According to legend, near the end of the World War II, a Nazi force led by SS officer Ernst Kaltenbrunner sank a vast amount of gold into Lake Toplitz in Austria to keep it from being captured by the invading Allied forces. Since that time, numerous searches have been undertaken, but, so far, no gold has been found. 

It's possible that the story is a just legend and that in reality no gold was sunk into the lake; however, some researchers have noted that the lake has poor visibility and a vast amount of logs and debris that make attempts to locate any gold both difficult and dangerous. Some divers have been killed trying to find gold in the lake's waters.

Lost Raphael painting

Raphael's "Portrait of a Young Man." (Image credit: Polish Ministry of Culture, Art and National Heritage)

The Italian painter Raphael Sanzio, often simply called "Raphael," who lived from 1483 to 1520, painted this striking "Portrait of a Young Man." The identity of the person in the painting and the exact date when Raphael made it are both unknown. The painting was owned by the Czartoryski Museum in Krakow, Poland, in September 1939 when the German army invaded Poland. Nazi officials stole the painting from the museum and intended to put it in the planned Führermuseum in Linz (the Linz Art Gallery), Austria, the Monuments Men Foundation noted on its website.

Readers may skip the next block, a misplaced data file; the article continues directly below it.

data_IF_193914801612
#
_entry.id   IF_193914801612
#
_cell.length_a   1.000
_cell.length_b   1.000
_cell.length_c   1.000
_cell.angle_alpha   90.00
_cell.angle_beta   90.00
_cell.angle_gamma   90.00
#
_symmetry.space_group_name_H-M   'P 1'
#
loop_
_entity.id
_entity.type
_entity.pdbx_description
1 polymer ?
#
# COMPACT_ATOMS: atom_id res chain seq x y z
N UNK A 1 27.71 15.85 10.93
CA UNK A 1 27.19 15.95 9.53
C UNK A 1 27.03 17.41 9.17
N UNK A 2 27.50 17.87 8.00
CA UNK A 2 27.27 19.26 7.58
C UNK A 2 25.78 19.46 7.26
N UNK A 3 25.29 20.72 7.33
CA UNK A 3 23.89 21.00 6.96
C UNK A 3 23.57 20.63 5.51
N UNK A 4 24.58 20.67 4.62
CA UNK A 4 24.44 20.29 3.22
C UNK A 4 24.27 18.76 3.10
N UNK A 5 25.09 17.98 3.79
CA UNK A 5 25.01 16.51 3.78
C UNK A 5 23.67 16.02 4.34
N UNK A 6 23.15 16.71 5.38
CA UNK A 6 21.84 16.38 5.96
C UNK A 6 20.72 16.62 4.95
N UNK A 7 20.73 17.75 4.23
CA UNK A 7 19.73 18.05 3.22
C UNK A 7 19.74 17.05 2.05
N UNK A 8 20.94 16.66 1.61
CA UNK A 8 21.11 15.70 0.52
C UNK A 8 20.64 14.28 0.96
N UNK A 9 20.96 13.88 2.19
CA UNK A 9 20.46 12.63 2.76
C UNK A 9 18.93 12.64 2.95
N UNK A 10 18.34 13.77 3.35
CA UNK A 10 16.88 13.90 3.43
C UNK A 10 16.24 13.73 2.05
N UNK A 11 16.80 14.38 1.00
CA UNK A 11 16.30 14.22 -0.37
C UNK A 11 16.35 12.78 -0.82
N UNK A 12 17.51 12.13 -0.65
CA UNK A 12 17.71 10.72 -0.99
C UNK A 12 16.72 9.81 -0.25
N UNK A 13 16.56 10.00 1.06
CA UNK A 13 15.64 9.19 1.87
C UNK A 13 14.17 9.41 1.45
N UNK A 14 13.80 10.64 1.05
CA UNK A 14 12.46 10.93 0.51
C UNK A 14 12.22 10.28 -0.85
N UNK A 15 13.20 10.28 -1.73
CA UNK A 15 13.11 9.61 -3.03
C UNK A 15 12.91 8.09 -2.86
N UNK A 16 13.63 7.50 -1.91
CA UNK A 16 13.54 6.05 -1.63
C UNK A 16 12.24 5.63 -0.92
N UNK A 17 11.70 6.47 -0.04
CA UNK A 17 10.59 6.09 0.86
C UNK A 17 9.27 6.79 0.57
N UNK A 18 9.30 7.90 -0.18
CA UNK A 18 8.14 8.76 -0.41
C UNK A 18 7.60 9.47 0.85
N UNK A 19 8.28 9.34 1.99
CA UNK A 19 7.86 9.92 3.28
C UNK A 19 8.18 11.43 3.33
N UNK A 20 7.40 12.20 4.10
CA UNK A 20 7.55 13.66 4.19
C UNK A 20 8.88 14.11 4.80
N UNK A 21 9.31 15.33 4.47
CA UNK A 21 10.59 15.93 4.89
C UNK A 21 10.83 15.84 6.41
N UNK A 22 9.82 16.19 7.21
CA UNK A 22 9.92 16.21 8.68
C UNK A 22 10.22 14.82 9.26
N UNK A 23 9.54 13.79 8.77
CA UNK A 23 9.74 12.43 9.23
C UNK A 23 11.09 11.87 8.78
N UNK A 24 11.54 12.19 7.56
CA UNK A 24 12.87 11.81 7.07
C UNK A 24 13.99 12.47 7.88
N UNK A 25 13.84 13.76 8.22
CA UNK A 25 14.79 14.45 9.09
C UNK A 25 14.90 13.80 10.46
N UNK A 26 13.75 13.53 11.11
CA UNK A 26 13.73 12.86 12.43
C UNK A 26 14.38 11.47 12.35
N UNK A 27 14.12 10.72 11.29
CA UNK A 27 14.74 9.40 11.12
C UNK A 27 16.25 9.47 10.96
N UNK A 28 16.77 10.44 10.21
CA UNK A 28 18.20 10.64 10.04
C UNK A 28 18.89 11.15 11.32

The Führermuseum was never built, and the painting was last seen in Hans Frank's chalet in Neuhaus on lake Schliersee, Germany, in January 1945. Frank was a Nazi official who was put in charge of occupied Poland, where he oversaw numerous war crimes and the murder of Poland's Jews. After World War II, he was put on trial, sentenced to death and executed, but Raphael's painting has never been found.

Royal casket

The royal casket of Princess Izabela Czartoryska (Image credit: Department of National Heritage/Wikipeida)

In 1800, Poland's Princess Izabela Czartoryska created the so-called royal casket, which was a collection of artifacts from the royal families who had ruled the country. These artifacts included jewels worn by the kings of Poland, works of art and other mementos. Poland had ceased to exist as an independent state in 1795, having been divided up among the various other powers in the region. The royal casket would eventually fall victim to another group of invaders — it was seized by Nazi Germany after it invaded Poland in September 1939. The casket's contents are now lost.

Love's Labour's Won

A portrait of William Shakespeare at his desk (Image credit: Alamy)

William Shakespeare is known to have written the play "Love's Labour's Won," though no copies survive today. It may be a sequel to "Love's Labour's Lost," a comedy that Shakespeare penned in the 1590s. Documents in the 1590s and 1600s indicate that "Love's Labour's Won" had been published by 1598 and was still being sold in 1603, although no surviving copies have been found, William Carroll, an English professor at Boston University, wrote in the preface to a republished edition of "Love's Labour's Lost" (Cambridge University Press, 2009).